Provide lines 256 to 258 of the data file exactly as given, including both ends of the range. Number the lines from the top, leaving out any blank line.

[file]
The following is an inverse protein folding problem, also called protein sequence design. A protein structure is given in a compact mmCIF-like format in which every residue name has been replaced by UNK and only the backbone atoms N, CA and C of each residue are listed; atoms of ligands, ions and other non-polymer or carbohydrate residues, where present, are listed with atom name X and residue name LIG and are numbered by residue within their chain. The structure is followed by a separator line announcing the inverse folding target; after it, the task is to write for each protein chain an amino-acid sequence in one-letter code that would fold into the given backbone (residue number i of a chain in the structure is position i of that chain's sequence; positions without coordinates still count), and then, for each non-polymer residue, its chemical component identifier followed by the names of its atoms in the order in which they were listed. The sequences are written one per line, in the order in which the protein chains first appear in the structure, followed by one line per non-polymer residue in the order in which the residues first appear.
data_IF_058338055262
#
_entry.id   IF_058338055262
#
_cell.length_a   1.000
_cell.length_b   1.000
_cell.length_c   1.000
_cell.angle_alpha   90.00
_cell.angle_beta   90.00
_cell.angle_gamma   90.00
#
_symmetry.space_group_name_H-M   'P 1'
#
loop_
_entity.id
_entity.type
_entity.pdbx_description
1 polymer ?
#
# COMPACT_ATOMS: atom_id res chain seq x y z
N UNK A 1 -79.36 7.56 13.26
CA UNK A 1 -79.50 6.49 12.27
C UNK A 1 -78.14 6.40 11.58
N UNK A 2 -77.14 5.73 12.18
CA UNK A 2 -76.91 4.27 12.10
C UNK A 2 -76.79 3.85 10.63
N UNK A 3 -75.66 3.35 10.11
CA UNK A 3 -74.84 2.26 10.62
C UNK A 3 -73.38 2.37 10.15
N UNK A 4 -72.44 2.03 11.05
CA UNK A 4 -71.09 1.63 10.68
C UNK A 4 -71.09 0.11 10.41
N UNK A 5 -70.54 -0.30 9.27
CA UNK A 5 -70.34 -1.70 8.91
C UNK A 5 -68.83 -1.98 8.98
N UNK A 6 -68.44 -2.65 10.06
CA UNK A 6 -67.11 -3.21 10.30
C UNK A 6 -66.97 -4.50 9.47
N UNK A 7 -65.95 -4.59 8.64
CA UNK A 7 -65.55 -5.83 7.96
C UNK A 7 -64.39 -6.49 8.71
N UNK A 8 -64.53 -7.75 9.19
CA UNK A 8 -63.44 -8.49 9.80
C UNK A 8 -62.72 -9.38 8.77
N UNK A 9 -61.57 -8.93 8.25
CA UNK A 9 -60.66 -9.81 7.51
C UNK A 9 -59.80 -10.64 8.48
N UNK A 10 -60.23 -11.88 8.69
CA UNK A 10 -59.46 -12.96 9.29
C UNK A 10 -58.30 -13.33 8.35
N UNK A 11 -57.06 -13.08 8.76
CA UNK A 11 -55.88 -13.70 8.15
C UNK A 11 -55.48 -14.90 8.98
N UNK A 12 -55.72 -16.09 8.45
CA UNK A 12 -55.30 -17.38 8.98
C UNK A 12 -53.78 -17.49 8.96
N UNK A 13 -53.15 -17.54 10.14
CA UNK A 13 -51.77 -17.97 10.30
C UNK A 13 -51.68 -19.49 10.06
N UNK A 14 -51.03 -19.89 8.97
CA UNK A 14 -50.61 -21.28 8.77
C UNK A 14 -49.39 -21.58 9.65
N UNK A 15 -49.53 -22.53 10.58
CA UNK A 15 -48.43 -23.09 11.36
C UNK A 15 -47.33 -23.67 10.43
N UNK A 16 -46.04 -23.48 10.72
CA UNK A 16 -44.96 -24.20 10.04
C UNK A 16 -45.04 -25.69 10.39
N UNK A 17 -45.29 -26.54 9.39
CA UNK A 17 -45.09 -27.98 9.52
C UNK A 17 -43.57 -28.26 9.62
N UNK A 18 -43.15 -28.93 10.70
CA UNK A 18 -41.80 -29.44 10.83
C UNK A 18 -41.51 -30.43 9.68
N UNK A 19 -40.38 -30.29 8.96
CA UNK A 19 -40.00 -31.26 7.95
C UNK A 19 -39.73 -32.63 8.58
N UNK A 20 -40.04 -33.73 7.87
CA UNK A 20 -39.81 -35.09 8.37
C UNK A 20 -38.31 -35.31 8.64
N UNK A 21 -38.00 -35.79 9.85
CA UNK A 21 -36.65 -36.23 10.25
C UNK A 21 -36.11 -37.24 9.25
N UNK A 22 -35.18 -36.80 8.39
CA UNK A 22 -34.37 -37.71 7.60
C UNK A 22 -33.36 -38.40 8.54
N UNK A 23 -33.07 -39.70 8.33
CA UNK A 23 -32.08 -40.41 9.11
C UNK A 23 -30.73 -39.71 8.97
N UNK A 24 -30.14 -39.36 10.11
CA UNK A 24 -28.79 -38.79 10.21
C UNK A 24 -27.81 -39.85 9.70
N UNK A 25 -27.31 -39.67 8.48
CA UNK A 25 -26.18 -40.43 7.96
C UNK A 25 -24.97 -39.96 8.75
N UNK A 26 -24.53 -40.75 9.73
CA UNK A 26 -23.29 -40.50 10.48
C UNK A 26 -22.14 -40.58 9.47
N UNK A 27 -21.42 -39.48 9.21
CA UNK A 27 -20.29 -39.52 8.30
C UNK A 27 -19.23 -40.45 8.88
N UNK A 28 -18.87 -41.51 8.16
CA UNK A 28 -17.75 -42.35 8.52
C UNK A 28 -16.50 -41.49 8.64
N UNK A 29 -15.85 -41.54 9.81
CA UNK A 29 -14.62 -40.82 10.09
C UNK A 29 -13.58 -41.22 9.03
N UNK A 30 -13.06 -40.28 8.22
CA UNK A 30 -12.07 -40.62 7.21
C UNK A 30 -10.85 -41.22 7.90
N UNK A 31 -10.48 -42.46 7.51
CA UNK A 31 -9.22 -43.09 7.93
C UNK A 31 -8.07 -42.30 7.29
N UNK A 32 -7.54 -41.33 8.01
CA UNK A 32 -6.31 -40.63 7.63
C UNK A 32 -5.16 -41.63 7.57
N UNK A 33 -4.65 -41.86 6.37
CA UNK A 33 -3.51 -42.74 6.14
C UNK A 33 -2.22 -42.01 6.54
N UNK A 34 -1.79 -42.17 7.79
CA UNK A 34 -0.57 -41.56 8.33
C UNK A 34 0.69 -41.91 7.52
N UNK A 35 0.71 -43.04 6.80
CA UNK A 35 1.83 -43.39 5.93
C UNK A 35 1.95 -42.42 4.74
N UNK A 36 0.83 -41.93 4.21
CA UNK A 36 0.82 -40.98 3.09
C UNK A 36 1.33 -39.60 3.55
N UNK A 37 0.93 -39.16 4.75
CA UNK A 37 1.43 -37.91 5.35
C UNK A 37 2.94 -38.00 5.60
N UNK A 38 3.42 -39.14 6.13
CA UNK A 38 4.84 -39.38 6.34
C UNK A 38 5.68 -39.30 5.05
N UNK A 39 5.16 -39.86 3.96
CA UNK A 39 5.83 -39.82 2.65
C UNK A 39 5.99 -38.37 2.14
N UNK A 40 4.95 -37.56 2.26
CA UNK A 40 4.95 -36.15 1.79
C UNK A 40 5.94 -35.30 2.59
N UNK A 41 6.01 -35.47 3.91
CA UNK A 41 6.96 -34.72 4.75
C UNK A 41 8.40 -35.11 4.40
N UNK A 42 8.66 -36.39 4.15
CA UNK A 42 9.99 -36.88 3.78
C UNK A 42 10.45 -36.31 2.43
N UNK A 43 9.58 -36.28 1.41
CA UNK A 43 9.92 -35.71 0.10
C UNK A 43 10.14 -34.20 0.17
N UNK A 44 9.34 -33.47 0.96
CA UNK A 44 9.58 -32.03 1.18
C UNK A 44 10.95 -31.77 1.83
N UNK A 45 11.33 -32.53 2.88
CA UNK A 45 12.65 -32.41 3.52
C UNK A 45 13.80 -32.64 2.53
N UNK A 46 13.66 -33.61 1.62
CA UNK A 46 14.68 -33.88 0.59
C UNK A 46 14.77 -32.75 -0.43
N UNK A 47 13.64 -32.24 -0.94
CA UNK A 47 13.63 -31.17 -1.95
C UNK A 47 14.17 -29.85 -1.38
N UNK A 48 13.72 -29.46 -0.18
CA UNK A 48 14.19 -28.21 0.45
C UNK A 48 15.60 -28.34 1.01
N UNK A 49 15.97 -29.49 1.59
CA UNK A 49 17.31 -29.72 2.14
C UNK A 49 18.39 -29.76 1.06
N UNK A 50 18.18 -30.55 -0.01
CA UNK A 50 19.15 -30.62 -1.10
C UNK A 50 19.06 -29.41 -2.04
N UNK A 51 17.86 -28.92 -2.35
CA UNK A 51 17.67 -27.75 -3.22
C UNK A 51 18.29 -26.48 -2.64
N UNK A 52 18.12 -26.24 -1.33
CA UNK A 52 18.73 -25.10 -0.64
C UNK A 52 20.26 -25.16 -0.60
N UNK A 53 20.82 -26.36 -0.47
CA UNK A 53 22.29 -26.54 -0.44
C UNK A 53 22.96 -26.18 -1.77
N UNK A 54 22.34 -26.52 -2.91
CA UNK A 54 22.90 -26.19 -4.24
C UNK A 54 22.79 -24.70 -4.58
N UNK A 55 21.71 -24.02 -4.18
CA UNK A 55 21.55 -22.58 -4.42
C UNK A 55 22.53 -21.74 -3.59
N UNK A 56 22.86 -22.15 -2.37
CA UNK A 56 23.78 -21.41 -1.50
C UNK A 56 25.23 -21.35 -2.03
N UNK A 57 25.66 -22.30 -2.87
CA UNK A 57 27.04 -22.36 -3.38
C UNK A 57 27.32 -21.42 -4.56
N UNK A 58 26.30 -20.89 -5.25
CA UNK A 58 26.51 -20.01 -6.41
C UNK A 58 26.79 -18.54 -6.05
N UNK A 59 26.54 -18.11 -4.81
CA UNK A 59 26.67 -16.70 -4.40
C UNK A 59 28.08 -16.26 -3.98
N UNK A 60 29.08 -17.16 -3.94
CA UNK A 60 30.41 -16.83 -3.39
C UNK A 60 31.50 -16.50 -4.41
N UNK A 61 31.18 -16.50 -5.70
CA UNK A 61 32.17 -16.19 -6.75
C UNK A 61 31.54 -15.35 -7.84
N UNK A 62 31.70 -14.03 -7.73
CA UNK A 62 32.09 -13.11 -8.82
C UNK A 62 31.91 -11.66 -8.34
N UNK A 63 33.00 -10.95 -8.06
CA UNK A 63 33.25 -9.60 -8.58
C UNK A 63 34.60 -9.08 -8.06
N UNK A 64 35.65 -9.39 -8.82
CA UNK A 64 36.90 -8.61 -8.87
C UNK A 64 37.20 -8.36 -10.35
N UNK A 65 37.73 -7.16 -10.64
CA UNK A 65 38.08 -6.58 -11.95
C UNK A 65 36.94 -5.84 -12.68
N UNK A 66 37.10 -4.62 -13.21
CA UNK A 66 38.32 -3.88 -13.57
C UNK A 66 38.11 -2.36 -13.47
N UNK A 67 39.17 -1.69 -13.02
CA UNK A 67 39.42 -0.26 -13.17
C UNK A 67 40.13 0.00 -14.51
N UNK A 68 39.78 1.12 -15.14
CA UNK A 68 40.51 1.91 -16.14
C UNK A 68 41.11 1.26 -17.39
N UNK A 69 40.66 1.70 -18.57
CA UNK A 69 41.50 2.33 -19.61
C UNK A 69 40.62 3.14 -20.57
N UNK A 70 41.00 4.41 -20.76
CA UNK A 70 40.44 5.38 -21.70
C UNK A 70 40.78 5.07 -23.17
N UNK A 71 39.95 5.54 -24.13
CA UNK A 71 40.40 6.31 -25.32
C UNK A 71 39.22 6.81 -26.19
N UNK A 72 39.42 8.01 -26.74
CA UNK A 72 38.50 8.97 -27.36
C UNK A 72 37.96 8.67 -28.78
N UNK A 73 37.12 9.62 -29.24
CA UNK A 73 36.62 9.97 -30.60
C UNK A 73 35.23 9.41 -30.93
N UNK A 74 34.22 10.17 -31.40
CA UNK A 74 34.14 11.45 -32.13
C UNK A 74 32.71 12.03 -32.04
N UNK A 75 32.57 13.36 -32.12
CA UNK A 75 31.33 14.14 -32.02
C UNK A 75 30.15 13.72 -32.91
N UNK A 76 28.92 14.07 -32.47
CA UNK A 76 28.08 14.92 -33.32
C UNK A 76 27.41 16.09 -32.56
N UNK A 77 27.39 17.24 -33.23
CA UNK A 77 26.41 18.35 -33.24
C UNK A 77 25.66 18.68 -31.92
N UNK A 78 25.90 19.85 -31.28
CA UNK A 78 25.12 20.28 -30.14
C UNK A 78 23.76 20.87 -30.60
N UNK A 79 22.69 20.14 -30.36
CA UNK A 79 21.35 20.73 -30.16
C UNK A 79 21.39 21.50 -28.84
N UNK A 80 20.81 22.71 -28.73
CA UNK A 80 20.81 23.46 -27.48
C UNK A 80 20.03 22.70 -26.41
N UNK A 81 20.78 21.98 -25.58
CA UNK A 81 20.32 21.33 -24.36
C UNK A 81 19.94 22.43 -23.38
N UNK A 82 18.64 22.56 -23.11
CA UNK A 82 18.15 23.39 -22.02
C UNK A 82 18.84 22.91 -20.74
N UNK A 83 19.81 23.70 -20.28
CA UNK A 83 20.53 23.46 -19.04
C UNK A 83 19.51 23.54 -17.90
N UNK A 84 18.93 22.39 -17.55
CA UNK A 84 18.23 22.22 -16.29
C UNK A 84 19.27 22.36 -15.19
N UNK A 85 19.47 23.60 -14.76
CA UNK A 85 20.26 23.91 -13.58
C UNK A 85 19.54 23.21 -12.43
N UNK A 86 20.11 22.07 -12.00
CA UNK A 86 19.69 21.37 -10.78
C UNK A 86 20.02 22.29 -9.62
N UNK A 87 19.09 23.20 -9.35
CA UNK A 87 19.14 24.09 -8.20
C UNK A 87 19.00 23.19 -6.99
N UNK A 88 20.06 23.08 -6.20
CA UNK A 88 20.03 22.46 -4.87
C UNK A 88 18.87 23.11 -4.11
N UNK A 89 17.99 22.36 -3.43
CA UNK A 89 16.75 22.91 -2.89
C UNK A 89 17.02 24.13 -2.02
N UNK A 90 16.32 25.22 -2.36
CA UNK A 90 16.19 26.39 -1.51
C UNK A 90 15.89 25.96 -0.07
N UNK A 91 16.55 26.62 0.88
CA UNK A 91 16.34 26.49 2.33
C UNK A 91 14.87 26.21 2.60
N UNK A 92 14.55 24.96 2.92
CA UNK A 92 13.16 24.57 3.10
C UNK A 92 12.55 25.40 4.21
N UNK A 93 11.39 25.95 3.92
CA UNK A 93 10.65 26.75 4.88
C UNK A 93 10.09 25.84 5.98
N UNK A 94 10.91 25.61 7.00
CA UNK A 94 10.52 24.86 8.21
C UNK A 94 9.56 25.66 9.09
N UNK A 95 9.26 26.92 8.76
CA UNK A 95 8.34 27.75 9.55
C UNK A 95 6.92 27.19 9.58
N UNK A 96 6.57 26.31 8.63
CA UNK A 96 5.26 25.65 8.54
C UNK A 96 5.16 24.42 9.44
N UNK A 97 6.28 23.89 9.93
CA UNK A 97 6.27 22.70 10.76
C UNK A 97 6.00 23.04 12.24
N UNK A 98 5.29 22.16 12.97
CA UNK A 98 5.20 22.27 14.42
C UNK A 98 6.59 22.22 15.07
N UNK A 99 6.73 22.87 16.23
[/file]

N UNK A 79 22.69 20.14 -30.36
CA UNK A 79 21.35 20.73 -30.16
C UNK A 79 21.39 21.50 -28.84